By Mark Montague, DAT Solutions
A slew of regulatory issues that will affect freight transportation is currently working its way through the system in Washington. Here are five proposed rules you should know about — and why you should care.
1. URS and MC Numbers
As part of the new Unified Registration System (URS), the Federal Motor Carrier Administration plans to no longer use MC, FF, or MX numbers and will instead identify carriers, brokers, and freight forwarders solely by their USDOT number.
Implementation of the URS was scheduled for October 23 but FMCSA delayed it, promising to announce a new deadline soon.
2. Driver Coercion
A new rule would prohibit brokers, shippers, receivers, or carriers from coercing truck drivers into violating hours-of-service rules or other regulations. Drivers would report coercion to the Occupational Safety and Health Administration (OSHA) or FMCSA. Violations would be punishable by fines of up to $11,000 per offense.
FMCSA expects to publish the final rule on October 29.
The Transportation Intermediaries Association (TIA), which represents load brokers, opposes this rule because it assumes an employer-employee relationship between the broker and driver, under certain conditions. The inclusion of OSHA as an enforcement agency implies that drivers who complain of coercion may be treated as whistleblowers.
3. Carrier Safety Fitness Determination
FMCSA plans to implement a new methodology to determine when a motor carrier is fit or unfit to operate. The safety fitness determination (SFD) would rely on CSA BASIC scores, investigations, inspections, or a combination of those elements.
Currently, FMCSA inspects around 12,000 of the more than 500,000 active carriers per year. This new system has the potential to cover more carriers, and to provide a single score that indicates whether FMCSA considers the carrier’s operation to be safe and legal.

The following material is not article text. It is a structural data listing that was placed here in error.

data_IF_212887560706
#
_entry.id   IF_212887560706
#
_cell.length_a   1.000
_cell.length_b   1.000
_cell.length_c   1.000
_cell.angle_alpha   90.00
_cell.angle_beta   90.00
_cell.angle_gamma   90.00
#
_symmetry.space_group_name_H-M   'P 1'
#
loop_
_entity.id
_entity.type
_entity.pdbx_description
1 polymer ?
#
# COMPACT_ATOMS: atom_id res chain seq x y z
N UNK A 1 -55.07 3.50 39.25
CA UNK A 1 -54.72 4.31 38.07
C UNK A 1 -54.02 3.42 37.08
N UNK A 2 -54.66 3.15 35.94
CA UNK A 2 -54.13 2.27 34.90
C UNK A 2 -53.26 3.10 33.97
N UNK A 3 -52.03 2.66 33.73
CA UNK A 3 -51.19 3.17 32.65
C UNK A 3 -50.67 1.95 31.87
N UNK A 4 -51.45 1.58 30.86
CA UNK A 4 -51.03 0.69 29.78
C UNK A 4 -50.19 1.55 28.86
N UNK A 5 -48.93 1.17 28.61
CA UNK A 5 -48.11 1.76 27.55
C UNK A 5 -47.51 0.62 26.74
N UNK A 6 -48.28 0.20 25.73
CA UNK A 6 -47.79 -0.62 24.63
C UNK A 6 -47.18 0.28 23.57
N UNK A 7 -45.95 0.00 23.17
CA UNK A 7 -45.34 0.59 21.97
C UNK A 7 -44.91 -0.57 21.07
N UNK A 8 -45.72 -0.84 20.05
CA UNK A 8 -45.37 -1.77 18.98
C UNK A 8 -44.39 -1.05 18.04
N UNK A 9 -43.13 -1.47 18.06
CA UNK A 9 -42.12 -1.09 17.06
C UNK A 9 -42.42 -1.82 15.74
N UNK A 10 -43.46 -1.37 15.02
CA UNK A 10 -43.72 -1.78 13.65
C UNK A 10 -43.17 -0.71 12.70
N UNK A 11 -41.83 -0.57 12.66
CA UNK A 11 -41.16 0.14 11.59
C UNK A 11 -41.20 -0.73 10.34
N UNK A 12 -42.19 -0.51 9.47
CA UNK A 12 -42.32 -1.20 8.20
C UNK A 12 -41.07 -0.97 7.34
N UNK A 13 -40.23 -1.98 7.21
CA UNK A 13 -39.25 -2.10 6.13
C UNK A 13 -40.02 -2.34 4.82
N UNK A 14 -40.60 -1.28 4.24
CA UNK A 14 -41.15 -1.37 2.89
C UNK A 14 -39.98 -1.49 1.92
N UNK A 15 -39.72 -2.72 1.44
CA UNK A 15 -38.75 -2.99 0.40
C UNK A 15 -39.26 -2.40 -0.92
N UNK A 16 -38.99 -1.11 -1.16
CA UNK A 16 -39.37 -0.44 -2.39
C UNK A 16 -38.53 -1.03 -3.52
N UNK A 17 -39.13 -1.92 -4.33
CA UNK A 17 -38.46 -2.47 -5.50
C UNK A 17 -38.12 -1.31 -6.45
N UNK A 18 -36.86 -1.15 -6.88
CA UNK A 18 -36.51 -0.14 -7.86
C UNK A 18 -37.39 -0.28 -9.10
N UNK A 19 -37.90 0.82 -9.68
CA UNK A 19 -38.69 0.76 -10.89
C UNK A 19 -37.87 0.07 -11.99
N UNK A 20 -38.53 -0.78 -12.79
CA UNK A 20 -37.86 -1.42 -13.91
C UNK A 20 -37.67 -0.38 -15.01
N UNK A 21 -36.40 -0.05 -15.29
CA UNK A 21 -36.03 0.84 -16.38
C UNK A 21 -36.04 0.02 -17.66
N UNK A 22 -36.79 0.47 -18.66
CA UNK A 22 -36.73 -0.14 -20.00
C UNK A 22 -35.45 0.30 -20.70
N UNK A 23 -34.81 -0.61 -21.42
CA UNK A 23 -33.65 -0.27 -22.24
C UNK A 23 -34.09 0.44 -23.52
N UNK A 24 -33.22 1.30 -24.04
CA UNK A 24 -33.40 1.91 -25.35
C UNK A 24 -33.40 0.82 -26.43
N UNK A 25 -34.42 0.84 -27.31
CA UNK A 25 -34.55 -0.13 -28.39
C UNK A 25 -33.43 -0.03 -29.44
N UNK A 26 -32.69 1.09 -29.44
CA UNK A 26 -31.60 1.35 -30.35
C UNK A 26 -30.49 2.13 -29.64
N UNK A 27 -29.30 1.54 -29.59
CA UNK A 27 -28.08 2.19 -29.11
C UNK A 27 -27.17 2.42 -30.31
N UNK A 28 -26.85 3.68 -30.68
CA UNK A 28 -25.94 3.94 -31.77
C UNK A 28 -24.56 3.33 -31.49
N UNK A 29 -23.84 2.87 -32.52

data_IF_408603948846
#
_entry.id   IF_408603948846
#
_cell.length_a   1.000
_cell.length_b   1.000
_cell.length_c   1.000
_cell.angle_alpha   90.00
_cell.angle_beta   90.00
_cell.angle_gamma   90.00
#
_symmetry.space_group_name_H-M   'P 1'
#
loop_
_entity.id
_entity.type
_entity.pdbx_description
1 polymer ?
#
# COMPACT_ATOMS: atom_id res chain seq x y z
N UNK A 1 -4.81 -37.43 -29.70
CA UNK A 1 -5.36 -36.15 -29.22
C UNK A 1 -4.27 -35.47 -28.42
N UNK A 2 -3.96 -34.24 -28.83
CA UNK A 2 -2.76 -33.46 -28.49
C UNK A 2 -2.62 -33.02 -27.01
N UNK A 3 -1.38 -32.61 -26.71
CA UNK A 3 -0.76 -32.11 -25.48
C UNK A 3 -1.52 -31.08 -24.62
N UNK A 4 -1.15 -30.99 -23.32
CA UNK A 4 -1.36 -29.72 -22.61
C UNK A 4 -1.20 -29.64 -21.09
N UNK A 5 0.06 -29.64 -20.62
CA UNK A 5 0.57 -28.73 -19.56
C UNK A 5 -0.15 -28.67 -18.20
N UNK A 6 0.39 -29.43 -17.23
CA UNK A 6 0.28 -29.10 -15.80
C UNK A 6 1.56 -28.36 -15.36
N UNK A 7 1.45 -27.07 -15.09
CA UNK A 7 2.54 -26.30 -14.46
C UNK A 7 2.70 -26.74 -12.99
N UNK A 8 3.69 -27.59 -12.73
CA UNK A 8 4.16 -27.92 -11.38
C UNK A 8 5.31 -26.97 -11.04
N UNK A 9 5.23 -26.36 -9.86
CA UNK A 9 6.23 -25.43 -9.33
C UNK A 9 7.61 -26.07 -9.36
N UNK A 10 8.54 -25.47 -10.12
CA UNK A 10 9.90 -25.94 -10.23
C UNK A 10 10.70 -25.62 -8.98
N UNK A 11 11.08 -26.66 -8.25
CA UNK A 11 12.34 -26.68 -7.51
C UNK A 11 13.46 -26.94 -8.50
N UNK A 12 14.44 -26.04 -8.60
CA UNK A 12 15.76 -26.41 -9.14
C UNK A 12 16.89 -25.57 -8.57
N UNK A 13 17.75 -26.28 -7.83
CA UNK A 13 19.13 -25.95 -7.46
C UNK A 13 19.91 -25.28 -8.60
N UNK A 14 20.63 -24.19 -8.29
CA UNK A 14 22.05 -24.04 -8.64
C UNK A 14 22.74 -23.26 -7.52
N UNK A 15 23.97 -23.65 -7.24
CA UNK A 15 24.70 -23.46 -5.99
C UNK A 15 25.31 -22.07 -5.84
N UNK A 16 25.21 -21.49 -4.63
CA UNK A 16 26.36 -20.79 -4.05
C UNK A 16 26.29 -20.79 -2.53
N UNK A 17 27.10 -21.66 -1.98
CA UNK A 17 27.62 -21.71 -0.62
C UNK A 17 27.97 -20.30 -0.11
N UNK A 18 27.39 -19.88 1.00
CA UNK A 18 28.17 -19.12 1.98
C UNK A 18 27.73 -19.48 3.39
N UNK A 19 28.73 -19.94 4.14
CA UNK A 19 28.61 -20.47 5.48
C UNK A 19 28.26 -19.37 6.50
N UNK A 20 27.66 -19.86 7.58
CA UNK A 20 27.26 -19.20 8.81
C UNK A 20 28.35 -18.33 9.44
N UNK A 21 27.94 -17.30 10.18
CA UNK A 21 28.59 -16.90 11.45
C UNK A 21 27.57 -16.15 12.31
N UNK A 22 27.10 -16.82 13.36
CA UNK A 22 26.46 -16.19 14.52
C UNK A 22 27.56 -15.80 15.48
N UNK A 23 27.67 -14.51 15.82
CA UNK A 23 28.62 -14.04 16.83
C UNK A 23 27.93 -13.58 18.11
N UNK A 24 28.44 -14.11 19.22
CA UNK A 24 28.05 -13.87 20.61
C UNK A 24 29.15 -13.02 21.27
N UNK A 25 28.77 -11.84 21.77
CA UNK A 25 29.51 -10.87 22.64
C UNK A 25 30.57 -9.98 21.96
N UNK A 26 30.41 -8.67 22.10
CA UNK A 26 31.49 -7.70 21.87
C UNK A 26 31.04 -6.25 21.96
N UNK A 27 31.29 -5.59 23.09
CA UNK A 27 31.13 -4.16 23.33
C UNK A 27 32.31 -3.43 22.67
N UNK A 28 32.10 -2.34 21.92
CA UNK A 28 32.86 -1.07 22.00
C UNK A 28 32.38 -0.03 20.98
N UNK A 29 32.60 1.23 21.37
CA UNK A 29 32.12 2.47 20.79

A Notice of Proposed Rulemaking was scheduled for
release on September 30, but that has not yet occurred.
4. National Carrier Hiring Standard
This would require all freight brokers or shippers to ensure that each carrier they hire is properly registered with FMCSA, holds minimum insurance coverage, and does not have an "unsatisfactory" safety rating.
TIA has been working to get this standard inserted into the next long-term highway funding bill. The extension of the current highway bill will expire on October 29, but Congress may pass another short-term extension without including any new measures before December.
Brokers would benefit from a national standard because it would help to eliminate guesswork on carrier selection. For example, if a carrier is deemed safe by FMCSA, the broker may be relieved of legal liability if that carrier is involved in a serious accident.
5. Electronic Logging Devices
All carriers will be required to deploy electronic logging devices (ELDs) in their trucks, in place of paper logs, to track drivers’ hours of service. Although many large carriers have already implemented ELDs successfully, some pundits estimate that the devices could reduce carrier productivity — at least initially.
The final rulemaking will be published October 30, and all carriers must comply within two years.
Mark Montague is manager, industry rates, for DAT Solutions, which operates the DAT® network of load boards. As a mathematician and statistician, he has applied his expertise to logistics, rates, and routing for more than 30 years, and was instrumental in developing DAT’s RateView truckload rates and analysis product. Mark is based in Portland, Ore. For information visit www.dat.com.